Optical calibration standards are used to calibrate the optical properties of optical detectors and optical instruments. Photometric and radiometric light measurement applications use optical calibration standards for values such as illuminance or irradiance, luminance or radiance, luminous flux or radiant power, and luminous intensity or radiant intensity.
Examples of optical calibration standards include light sources and lamps, light detectors, and reflectance plates. In the United States, certification laboratories such as the National Institute of Standards and Technology (NIST) define the primary optical calibration standards. Transfer standards are used to compare or transfer these primary values to secondary calibration facilities. Reference standards or working standards are then used to calibrate, test, and inspect optical components and instruments.
There are many different types of optical calibration standards. Categories include lamp calibration standards, spectroscopy standards, and photometer standards. There are two basic types of lamp calibration standards: calibrated irradiance sources and spectral calibration lamps. Calibrated irradiance sources are used to irradiate a sample with a known power density. Spectral calibration lamps produce narrow spectral lines and are used to calibrate monochromators, spectrographs, spectral radiometers, and other optical instruments. There are many types of spectroscopy standards. Examples include mass spectroscopy standards, alpha spectroscopy standards, and X-ray spectroscopy standards. Atomic absorption spectroscopy standards are available for elements such as aluminum, barium and cobalt in various sources (matrices) and sizes.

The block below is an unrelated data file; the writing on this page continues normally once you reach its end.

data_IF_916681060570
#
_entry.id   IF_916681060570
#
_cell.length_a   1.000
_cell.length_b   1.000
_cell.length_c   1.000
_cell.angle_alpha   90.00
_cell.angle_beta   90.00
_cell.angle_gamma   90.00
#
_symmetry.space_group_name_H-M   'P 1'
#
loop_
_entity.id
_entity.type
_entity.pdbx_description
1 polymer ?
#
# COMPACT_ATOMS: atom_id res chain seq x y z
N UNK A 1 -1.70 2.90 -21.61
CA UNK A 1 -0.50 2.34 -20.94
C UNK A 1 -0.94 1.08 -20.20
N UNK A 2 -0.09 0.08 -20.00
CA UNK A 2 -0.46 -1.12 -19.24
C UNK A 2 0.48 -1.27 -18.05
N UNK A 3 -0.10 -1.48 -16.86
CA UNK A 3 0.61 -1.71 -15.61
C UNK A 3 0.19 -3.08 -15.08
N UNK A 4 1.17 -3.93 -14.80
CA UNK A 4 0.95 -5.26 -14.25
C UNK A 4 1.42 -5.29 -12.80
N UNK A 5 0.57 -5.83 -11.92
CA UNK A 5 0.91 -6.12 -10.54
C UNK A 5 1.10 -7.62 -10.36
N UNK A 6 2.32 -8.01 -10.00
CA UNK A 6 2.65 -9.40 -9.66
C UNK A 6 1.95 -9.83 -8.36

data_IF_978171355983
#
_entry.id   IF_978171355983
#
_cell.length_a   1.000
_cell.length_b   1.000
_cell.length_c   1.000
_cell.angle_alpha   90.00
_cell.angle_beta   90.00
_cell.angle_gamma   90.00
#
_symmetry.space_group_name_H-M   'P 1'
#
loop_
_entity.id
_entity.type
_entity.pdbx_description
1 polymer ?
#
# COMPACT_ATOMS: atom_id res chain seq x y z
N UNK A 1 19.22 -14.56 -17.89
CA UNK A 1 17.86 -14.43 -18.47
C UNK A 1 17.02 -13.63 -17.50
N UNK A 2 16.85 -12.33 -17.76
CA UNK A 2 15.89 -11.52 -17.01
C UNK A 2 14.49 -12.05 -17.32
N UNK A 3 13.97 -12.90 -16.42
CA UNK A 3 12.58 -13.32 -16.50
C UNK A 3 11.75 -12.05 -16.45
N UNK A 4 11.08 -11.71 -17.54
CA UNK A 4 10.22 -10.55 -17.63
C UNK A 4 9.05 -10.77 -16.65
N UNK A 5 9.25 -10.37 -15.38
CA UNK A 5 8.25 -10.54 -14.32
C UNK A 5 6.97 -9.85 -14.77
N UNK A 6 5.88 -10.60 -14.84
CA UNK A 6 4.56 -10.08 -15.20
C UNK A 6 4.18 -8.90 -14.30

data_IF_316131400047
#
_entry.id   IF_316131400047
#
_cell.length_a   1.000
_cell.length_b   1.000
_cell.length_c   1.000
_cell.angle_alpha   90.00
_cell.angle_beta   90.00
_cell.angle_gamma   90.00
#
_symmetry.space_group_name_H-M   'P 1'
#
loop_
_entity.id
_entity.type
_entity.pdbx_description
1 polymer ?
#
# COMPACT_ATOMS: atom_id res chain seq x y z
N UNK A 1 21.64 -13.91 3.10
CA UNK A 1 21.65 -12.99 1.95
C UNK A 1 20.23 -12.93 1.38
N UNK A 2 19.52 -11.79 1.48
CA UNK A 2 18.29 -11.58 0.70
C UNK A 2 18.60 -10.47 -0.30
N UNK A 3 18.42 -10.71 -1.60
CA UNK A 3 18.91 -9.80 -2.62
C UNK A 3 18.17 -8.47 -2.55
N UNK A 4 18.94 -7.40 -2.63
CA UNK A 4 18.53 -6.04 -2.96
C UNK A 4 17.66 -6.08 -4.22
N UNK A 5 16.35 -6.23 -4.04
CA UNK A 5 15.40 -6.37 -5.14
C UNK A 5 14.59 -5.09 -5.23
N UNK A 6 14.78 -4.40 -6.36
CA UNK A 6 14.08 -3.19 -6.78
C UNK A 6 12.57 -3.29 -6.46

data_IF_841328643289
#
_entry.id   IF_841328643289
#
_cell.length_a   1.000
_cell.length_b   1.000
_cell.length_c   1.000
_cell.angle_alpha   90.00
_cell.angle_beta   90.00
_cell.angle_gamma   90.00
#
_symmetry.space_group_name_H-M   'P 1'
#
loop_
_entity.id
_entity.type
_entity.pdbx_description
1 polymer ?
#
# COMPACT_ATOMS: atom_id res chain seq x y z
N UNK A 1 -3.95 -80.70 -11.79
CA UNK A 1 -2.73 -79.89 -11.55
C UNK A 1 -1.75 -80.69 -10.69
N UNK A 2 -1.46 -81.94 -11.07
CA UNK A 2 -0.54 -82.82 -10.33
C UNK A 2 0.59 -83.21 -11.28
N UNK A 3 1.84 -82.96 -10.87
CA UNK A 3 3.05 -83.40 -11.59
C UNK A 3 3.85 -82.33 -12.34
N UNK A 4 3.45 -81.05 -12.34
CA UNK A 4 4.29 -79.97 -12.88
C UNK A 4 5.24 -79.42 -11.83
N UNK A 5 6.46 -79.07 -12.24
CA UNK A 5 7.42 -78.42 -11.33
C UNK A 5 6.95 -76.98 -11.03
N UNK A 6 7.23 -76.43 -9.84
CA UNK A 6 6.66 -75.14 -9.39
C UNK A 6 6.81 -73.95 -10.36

Selecting lamp calibration standards requires an analysis of product specifications such as lamp type, lamp wattage, lamp current, approximate luminous intensity, and radiating area. Choices for lamp type include cesium (Cs), helium (He), mercury-cadmium (Hg-Cd), sodium (Na), neon (Ne), thallium (TI), zinc (Zn), and mercury (Hg). Additional parameters include mounting style and line power supply. Other types of optical calibration standards carry different specifications.
Some suppliers offer polymer or polymer-based optical calibration standards. Polymer standards were designed originally for use with turbidimeters in water quality and water treatment applications; however, they are now used to calibrate both light-scattering and light-absorbing optical instruments. Small bead sizes and Brownian motion enable submicron polymer spheres in ultra-pure water to remain in a homogeneous suspension. When used with turbimeters, polymer-based optical calibration standards may be suitable for biomedical, pharmaceutical, petrochemical, semiconductor, food and beverage, and pulp and paper processing applications.